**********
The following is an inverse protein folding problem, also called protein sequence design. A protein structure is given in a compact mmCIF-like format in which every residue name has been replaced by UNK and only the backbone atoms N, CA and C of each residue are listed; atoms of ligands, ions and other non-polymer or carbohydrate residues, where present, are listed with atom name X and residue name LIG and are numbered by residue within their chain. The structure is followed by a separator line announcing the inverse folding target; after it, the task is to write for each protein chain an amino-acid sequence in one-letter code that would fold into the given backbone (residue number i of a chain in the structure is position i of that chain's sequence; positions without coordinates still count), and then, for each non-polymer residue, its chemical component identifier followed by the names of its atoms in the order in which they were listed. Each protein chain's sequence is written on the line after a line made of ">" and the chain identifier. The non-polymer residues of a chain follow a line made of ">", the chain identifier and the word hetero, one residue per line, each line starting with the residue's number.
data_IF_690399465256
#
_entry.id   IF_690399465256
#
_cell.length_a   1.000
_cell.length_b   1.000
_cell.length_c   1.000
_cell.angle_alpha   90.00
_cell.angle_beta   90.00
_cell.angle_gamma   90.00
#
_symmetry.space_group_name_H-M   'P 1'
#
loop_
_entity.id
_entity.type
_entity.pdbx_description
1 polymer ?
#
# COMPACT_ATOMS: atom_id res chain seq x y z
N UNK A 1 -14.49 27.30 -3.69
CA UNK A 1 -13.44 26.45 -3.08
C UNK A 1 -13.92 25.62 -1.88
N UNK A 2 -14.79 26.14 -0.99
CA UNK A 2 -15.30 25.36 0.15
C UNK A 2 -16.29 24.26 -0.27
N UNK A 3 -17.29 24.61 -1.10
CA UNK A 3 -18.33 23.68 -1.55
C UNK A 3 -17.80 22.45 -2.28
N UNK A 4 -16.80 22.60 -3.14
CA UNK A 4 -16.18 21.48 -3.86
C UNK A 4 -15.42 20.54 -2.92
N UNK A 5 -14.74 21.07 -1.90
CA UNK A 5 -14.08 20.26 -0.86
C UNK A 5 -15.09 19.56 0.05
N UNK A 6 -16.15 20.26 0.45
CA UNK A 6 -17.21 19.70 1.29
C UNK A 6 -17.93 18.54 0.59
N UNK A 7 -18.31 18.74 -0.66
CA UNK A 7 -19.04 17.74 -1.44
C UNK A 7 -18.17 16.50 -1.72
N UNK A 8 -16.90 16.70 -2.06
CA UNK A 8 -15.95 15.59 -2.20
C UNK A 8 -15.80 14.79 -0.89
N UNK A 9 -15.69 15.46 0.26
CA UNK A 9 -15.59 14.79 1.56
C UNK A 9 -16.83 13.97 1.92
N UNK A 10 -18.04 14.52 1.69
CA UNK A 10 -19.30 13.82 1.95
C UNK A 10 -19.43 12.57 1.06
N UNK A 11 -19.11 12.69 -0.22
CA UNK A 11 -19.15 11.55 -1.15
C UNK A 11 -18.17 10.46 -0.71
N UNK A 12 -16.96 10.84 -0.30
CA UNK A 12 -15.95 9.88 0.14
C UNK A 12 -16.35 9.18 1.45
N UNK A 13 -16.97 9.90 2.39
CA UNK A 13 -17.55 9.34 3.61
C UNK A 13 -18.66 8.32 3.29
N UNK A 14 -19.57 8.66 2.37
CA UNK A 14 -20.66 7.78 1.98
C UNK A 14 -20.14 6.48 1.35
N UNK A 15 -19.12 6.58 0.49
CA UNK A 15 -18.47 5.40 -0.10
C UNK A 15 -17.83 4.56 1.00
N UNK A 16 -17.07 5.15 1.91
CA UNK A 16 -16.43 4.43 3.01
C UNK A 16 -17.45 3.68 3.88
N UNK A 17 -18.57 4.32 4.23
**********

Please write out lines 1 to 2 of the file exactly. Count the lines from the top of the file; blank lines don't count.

The following is an inverse protein folding problem, also called protein sequence design. A protein structure is given in a compact mmCIF-like format in which every residue name has been replaced by UNK and only the backbone atoms N, CA and C of each residue are listed; atoms of ligands, ions and other non-polymer or carbohydrate residues, where present, are listed with atom name X and residue name LIG and are numbered by residue within their chain. The structure is followed by a separator line announcing the inverse folding target; after it, the task is to write for each protein chain an amino-acid sequence in one-letter code that would fold into the given backbone (residue number i of a chain in the structure is position i of that chain's sequence; positions without coordinates still count), and then, for each non-polymer residue, its chemical component identifier followed by the names of its atoms in the order in which they were listed. Each protein chain's sequence is written on the line after a line made of ">" and the chain identifier. The non-polymer residues of a chain follow a line made of ">", the chain identifier and the word hetero, one residue per line, each line starting with the residue's number.
data_IF_690399465256